Virgin Orbit restarts operations with 'small' team as it works on finance deal: reports

747 airplane dropping a small rocket with the curve of earth within view
Virgin Orbit's Boeing 747 carrier plane Cosmic Girl photographed releasing the company's LauncherOne rocket during a July 2019 drop test. (Image credit: Virgin Orbit/Greg Robinson)

Launch company Virgin Orbit is returning a "small" team to operations from furlough to prepare for its next launch as it approaches a financing deal, according to media reports.

Virgin Orbit, facing cash flow issues, furloughed all but a small number of employees on March 15 and has spent the last week looking for new funding and securing restructuring firms as a backup plan, according to various media reports.

Now the company is close to raising $200 million from Matthew Brown, a Texas-based venture capital investor, according to an exclusive Reuters report. The company also plans to bring a small team back tomorrow (March 23) to continue launch preparations, an all-company email obtained by CNBC told employees.

"Any viable path for our operations will require us to successfully launch,” Virgin Orbit CEO Dan Hart wrote in the email, as quoted by CNBC. The company plans to extend the unpaid furlough for most of Virgin Orbit's 750 employees, however, "through at least Monday" (March 27).

Related: Failed Virgin Orbit launch leaves open opportunity for UK as a space 'underdog'

Virgin Orbit, which is part of billionaire Richard Branson's Virgin Group, has had both cash issues and a launch failure in recent months.

On Jan. 9, an issue with the company's LauncherOne rocket caused a failure that led to the loss of nine satellites. The cause was a fuel filter in the upper stage of the rocket that was dislodged during flight, and Virgin Orbit has said a modification to the design is already in the works for future launches.

The company's last quarterly earnings report, from November 2022, included an operating loss of $50.5 million as well, and a recent report from Sky News suggested that Virgin Orbit's value "plummeted" after the launch failure. (Virgin Orbit had four consecutive launch successes before the Jan. 9 incident.)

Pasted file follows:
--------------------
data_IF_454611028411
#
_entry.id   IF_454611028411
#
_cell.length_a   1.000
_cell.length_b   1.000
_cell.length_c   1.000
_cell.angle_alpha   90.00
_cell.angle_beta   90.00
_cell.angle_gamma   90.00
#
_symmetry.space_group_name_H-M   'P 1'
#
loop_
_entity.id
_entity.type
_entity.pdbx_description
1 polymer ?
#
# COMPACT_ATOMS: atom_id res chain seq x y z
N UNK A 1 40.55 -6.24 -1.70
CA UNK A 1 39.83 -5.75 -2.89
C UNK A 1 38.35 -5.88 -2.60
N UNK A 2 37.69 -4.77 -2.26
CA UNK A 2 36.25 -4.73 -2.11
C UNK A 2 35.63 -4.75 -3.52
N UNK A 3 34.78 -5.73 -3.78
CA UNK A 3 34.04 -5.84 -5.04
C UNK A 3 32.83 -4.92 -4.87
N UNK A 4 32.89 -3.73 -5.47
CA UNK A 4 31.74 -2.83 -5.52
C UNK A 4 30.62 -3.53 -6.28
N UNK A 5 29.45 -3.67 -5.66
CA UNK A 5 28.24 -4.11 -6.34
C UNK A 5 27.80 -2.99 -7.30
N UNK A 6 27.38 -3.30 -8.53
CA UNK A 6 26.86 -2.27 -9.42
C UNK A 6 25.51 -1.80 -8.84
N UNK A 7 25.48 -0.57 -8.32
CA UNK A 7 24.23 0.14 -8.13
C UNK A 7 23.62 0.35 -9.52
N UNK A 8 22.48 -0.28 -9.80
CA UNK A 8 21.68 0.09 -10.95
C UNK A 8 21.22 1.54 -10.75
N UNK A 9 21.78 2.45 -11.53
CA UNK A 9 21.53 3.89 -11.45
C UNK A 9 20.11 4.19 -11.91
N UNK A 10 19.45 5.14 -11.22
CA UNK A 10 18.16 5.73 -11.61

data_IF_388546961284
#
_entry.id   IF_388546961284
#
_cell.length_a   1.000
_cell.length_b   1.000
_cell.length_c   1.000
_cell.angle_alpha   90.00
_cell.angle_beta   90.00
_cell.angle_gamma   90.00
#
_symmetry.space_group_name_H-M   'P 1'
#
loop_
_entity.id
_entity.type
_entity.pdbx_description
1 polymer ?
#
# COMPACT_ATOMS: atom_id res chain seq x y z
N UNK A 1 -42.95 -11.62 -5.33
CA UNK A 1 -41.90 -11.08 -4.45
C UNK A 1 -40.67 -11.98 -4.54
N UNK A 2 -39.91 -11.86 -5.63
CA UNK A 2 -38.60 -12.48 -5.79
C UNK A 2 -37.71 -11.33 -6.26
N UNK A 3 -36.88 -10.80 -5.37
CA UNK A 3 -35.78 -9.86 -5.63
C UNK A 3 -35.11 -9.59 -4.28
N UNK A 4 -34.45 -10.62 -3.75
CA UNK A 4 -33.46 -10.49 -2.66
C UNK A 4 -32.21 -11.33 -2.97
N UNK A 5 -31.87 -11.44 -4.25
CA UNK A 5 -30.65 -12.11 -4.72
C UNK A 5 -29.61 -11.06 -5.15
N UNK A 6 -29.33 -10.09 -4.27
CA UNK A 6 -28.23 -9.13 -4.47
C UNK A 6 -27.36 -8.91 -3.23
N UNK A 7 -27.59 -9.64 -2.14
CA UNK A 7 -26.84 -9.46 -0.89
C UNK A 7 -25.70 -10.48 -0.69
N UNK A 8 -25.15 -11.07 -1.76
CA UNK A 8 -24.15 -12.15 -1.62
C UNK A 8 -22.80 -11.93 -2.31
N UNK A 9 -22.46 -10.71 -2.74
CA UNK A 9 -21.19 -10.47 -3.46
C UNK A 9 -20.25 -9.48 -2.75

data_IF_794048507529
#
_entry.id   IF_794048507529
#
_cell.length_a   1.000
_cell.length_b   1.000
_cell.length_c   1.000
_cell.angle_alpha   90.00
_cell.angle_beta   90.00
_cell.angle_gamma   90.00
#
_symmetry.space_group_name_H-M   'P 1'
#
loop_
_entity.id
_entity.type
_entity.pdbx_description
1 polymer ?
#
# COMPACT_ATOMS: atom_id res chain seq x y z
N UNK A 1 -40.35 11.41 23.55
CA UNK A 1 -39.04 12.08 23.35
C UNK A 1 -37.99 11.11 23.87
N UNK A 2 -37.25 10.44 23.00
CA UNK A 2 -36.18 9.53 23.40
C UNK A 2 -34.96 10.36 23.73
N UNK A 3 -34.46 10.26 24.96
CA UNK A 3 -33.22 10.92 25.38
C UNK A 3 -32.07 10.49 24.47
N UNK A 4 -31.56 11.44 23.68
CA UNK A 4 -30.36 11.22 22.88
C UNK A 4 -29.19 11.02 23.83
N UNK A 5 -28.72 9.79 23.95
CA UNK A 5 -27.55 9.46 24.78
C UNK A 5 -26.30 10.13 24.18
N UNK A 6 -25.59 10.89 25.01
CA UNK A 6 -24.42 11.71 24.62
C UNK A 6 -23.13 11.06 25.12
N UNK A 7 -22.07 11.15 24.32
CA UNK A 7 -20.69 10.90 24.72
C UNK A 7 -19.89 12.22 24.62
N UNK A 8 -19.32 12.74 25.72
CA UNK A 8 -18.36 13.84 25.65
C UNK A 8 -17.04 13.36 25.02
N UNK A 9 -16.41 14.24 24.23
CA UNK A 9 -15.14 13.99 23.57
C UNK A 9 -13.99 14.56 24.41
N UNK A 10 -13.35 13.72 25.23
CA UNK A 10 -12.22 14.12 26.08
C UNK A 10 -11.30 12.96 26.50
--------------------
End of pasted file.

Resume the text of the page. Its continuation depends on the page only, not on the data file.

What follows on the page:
Branson's Virgin Group had spent something like $1 billion (£818 million) on Virgin Orbit over the years, including $60 million (£49 million) since November 2022, Sky News reported. CNBC noted that majority owner Branson, a billionaire many times over, is not interested in putting more money into Virgin Orbit.

Virgin Orbit sends satellites to orbit using the 70-foot-long (21 meters) LauncherOne, which takes off under the wing of Cosmic Girl, a modified Boeing 747. The plane carries LauncherOne high in the sky before dropping the rocket, which then flies on its own to space. Virgin Orbit representatives have said launching using a plane is a more flexible solution for customers than standard rockets.

Virgin Galactic, another portfolio company of Branson, also uses air launching, in its case for space tourists. Virgin Galactic's carrier plane, named VMS Eve, brings up a suborbital spaceliner called VSS Unity for spaceflight. Virgin Galactic has been doing upgrades and maintenance to its vehicles and has flown no passengers since July 2021, but the company has said it is nearly ready to fly people again may do so this spring.

Elizabeth Howell is the co-author of "Why Am I Taller?" (ECW Press, 2022; with Canadian astronaut Dave Williams), a book about space medicine. Follow her on Twitter @howellspace. Follow us on Twitter @Spacedotcom or Facebook.

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Elizabeth Howell
Staff Writer, Spaceflight

Elizabeth Howell (she/her), Ph.D., is a staff writer in the spaceflight channel since 2022 covering diversity, education and gaming as well. She was contributing writer for for 10 years before joining full-time. Elizabeth's reporting includes multiple exclusives with the White House and Office of the Vice-President of the United States, an exclusive conversation with aspiring space tourist (and NSYNC bassist) Lance Bass, speaking several times with the International Space Station, witnessing five human spaceflight launches on two continents, flying parabolic, working inside a spacesuit, and participating in a simulated Mars mission. Her latest book, "Why Am I Taller?", is co-written with astronaut Dave Williams. Elizabeth holds a Ph.D. and M.Sc. in Space Studies from the University of North Dakota, a Bachelor of Journalism from Canada's Carleton University and a Bachelor of History from Canada's Athabasca University. Elizabeth is also a post-secondary instructor in communications and science at several institutions since 2015; her experience includes developing and teaching an astronomy course at Canada's Algonquin College (with Indigenous content as well) to more than 1,000 students since 2020. Elizabeth first got interested in space after watching the movie Apollo 13 in 1996, and still wants to be an astronaut someday. Mastodon: